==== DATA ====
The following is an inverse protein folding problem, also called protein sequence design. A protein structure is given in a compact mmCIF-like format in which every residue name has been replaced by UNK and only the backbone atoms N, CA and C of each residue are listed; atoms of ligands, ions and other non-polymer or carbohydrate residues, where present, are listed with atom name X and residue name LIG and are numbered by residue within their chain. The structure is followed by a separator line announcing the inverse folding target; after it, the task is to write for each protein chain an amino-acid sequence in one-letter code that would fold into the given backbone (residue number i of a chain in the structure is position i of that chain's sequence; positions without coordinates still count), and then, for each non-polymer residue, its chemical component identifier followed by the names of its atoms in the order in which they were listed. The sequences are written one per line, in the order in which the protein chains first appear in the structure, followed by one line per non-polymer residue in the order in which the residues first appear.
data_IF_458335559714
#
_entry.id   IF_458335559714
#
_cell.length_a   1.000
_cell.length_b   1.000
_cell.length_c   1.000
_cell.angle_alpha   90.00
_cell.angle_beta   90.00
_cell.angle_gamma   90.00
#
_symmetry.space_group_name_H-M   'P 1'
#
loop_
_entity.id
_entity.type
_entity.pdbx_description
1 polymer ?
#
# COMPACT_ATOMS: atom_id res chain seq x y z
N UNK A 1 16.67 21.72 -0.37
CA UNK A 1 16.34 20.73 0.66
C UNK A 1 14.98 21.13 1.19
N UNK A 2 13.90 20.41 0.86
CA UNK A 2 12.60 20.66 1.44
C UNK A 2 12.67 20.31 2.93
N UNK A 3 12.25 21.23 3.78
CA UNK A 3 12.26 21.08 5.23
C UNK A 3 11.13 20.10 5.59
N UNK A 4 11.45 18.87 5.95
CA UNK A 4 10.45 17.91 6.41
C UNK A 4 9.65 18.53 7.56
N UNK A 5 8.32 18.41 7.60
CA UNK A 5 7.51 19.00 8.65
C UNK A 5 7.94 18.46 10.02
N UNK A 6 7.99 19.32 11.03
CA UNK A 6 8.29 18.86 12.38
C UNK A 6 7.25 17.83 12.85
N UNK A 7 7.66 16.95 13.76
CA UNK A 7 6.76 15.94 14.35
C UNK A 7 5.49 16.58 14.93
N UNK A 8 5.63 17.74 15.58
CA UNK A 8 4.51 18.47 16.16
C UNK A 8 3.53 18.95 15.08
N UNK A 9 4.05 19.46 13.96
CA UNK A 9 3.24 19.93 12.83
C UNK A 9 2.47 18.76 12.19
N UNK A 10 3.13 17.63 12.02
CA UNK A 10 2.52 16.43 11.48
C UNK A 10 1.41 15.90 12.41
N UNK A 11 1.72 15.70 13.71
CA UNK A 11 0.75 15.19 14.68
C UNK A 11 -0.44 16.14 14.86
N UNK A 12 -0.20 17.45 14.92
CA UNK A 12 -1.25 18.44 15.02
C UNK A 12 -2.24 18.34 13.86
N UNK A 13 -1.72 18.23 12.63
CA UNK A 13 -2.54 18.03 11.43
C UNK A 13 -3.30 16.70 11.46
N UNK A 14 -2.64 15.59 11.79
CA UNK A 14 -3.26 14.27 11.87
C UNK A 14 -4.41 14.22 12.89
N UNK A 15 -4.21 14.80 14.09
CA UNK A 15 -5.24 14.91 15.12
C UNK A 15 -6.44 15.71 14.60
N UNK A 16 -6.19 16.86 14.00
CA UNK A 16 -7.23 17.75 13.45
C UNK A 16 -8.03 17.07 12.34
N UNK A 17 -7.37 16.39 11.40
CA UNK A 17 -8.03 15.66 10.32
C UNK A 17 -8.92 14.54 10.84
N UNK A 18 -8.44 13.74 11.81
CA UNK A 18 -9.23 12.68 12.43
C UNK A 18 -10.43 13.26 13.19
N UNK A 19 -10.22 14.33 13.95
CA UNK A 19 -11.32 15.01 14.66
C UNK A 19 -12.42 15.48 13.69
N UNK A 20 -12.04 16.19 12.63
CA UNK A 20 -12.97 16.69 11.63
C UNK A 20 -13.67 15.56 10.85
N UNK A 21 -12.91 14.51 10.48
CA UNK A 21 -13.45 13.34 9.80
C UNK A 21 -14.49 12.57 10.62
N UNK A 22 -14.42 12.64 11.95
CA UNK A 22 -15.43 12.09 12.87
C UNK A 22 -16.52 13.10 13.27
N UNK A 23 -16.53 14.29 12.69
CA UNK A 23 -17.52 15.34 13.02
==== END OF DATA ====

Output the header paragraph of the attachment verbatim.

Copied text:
The following is an inverse protein folding problem, also called protein sequence design. A protein structure is given in a compact mmCIF-like format in which every residue name has been replaced by UNK and only the backbone atoms N, CA and C of each residue are listed; atoms of ligands, ions and other non-polymer or carbohydrate residues, where present, are listed with atom name X and residue name LIG and are numbered by residue within their chain. The structure is followed by a separator line announcing the inverse folding target; after it, the task is to write for each protein chain an amino-acid sequence in one-letter code that would fold into the given backbone (residue number i of a chain in the structure is position i of that chain's sequence; positions without coordinates still count), and then, for each non-polymer residue, its chemical component identifier followed by the names of its atoms in the order in which they were listed. The sequences are written one per line, in the order in which the protein chains first appear in the structure, followed by one line per non-polymer residue in the order in which the residues first appear.